Sub-tropical climates go hand-in-hand with higher temperatures and humidity. Storage units can also become hot and stuffy in certain conditions, which can wreak havoc on your belongings. Here are some tips on how to prepare and store items to keep them in tip-top condition, and help prolong their life.
What items are most at risk?
Electronics, furniture, clothing, DVDs, CDs, photographs, musical instruments, and artwork are the items most at risk of being affected by moisture, mould, mildew, dirt and dust.
How can I protect these items?
General tips to minimise damage to your belongings while in storage include:
- • Ensuring they are as clean as possible before storing—dirty items or those with food or drink residue are more likely to encourage mould and mildew.
- • Wiping items with a disinfectant that contains a fungicide—this will kill any existing fungal spores and discourage new ones from forming.
- • Storing your most vulnerable items away from the door of your storage unit— this is where moisture and humidity is at its highest.
Electronic items need to be adequately packaged before you transfer them to a storage unit. Moving blankets are a good choice, or to be extra safe you can use foam padding or bubble wrap. However, never shrink-wrap these items as they will retain moisture—a definite no-no for anything electronic! Batteries should also be removed to avoid leakage, and items stored off the floor to discourage moisture from accumulating.
DVDs and CDs
CDs and DVDs don’t need to be stored in their hard cases, and it also takes up valuable storage space! Instead, transfer them to CD/DVD sleeves or envelopes that can be enclosed in binders to protect them from scratching. There are also wallets, cases, boxes and cabinets on the market specially designed for this type of storage—some of which are lockable for extra security. Many of them will also allow you to label and/or colour code items to make them easier to find in the future.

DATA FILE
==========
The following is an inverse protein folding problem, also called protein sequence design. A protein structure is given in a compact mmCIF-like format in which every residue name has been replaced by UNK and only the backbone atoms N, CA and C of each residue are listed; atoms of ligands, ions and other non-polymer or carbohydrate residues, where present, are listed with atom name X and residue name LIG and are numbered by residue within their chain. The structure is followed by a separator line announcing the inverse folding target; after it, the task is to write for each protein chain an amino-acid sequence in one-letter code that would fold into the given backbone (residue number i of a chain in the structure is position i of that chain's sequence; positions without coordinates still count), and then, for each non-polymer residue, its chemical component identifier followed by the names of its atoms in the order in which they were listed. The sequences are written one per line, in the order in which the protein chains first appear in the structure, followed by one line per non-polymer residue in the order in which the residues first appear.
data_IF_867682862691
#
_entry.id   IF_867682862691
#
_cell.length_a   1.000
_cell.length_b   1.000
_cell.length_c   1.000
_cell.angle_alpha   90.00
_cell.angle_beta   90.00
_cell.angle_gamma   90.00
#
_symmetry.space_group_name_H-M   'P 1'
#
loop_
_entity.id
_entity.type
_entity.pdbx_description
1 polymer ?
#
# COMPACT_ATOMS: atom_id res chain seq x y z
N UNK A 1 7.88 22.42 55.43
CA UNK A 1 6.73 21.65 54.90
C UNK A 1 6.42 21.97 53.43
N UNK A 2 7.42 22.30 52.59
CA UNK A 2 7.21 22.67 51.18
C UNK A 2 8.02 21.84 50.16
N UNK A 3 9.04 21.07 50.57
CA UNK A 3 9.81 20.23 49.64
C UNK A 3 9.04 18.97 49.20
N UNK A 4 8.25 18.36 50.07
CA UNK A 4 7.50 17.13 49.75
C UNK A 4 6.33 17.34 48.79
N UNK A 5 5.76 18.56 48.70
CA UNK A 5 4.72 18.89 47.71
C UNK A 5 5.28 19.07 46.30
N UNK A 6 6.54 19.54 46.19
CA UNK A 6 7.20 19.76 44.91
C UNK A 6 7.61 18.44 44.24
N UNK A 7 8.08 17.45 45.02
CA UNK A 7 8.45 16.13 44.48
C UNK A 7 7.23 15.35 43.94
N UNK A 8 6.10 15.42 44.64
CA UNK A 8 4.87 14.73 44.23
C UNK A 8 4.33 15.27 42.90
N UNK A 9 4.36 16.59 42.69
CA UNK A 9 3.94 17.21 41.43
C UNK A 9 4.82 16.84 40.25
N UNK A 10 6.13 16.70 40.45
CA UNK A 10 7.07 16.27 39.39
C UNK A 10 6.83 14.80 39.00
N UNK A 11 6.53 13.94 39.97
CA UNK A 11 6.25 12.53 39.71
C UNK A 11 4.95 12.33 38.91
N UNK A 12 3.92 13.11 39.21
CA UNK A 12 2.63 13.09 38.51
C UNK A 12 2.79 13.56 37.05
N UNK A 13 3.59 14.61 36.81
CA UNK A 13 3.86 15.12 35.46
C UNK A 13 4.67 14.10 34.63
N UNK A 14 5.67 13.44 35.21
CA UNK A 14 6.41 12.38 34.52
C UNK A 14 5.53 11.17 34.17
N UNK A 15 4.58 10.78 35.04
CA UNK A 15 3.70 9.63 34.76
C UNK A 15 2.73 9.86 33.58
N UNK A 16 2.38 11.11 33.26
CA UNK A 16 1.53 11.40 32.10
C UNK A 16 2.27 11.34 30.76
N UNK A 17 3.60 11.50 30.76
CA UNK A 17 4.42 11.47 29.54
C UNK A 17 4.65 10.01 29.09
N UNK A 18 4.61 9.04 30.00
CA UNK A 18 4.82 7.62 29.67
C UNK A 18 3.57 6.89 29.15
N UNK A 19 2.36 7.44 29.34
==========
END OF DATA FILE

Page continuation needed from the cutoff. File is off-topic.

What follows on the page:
All musical instruments need to be carefully prepped for long-term storage. If you have a stringed instrument, it should be cleaned well with an instrument cleaning cloth, and the strings should be loosened to release tension. This avoids strings snapping or warping the neck of your instrument. It should then be placed in its hardcase to prevent knocks, dust, and scratches. If storing for a lengthy period, line the case with acid-free tissue paper.
A brass instrument should be disassembled and its caps and valves removed. Clean it well with an internal cleaning kit, then polish it to protect its coating — specialised products can be obtained from most music stores. Parts should be wrapped in a non-abrasive material and everything sealed in their protective case.
When storing drums, skins should be loosened to minimise the stretching that can occur in storage. Make sure the kit is clean and dry, and coat the rims with wax to prevent moisture damage (again, see your local music store). Wrap each individual drum in soft towels or blankets to keep them protected from dirt and dust.
Pianos just need a quick wipe-over and polyfoam or bubble wrap used to protect pedals and legs. Cover the keys with a soft cloth, close the lid and place a sheet over your piano in storage to prevent dust and dirt settling on top of it.
Wood often expands and contracts in the changing seasons, so avoiding moisture is critical. To prepare wooden furniture, wipe down and coat in an appropriate wax or oil to enhance its protection. Moving blankets can be used to protect it further once it’s in storage.